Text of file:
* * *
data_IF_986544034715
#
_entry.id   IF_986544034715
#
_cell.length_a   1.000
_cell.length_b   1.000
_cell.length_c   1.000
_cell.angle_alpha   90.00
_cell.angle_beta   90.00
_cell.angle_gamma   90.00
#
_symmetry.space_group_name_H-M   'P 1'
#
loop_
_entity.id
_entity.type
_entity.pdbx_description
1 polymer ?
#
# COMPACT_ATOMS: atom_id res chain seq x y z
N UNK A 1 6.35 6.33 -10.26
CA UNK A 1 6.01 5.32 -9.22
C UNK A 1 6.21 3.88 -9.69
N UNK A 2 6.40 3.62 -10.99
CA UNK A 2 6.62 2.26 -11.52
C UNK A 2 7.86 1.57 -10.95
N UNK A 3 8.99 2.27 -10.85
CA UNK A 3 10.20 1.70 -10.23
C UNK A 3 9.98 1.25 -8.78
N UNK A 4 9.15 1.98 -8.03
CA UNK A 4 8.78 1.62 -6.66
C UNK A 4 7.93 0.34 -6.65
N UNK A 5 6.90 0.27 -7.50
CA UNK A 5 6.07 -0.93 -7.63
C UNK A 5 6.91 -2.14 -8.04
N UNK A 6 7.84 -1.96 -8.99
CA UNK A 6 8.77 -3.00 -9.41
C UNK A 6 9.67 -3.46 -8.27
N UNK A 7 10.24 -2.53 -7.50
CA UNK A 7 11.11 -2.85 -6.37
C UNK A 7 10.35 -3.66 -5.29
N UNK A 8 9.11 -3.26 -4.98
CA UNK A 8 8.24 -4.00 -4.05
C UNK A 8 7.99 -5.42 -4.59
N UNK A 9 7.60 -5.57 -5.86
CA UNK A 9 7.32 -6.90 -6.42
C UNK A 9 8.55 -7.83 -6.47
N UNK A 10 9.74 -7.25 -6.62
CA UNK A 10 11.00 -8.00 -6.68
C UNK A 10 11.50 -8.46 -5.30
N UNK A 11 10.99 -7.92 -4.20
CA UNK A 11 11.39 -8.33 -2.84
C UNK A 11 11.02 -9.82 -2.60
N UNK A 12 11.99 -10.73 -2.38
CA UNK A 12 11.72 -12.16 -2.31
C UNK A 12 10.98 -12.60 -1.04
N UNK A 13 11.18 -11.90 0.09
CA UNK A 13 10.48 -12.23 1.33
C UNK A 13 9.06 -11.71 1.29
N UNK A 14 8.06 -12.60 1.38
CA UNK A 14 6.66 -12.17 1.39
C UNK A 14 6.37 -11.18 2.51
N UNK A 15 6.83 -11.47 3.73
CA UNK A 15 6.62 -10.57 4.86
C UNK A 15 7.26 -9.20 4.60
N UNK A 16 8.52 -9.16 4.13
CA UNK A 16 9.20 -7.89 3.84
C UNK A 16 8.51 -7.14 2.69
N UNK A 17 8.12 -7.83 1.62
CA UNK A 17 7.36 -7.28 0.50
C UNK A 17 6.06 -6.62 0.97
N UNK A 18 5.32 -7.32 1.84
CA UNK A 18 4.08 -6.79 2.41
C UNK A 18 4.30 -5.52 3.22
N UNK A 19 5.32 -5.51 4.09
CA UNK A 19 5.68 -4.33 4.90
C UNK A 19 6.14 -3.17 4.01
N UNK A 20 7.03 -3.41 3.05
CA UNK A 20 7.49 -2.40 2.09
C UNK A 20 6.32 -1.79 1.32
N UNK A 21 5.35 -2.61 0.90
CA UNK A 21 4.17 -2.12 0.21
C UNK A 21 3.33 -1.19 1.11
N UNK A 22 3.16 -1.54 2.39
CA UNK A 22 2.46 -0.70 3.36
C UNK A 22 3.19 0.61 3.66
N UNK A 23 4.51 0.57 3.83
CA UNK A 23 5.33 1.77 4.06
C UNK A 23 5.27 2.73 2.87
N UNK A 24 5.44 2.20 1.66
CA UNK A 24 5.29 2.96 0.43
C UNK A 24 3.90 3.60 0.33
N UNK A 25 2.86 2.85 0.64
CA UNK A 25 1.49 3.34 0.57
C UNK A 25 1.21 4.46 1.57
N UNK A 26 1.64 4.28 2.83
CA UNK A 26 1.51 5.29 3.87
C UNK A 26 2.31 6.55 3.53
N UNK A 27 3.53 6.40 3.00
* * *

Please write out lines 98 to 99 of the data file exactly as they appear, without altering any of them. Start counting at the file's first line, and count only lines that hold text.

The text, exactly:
C UNK A 26 2.31 6.55 3.53
N UNK A 27 3.53 6.40 3.00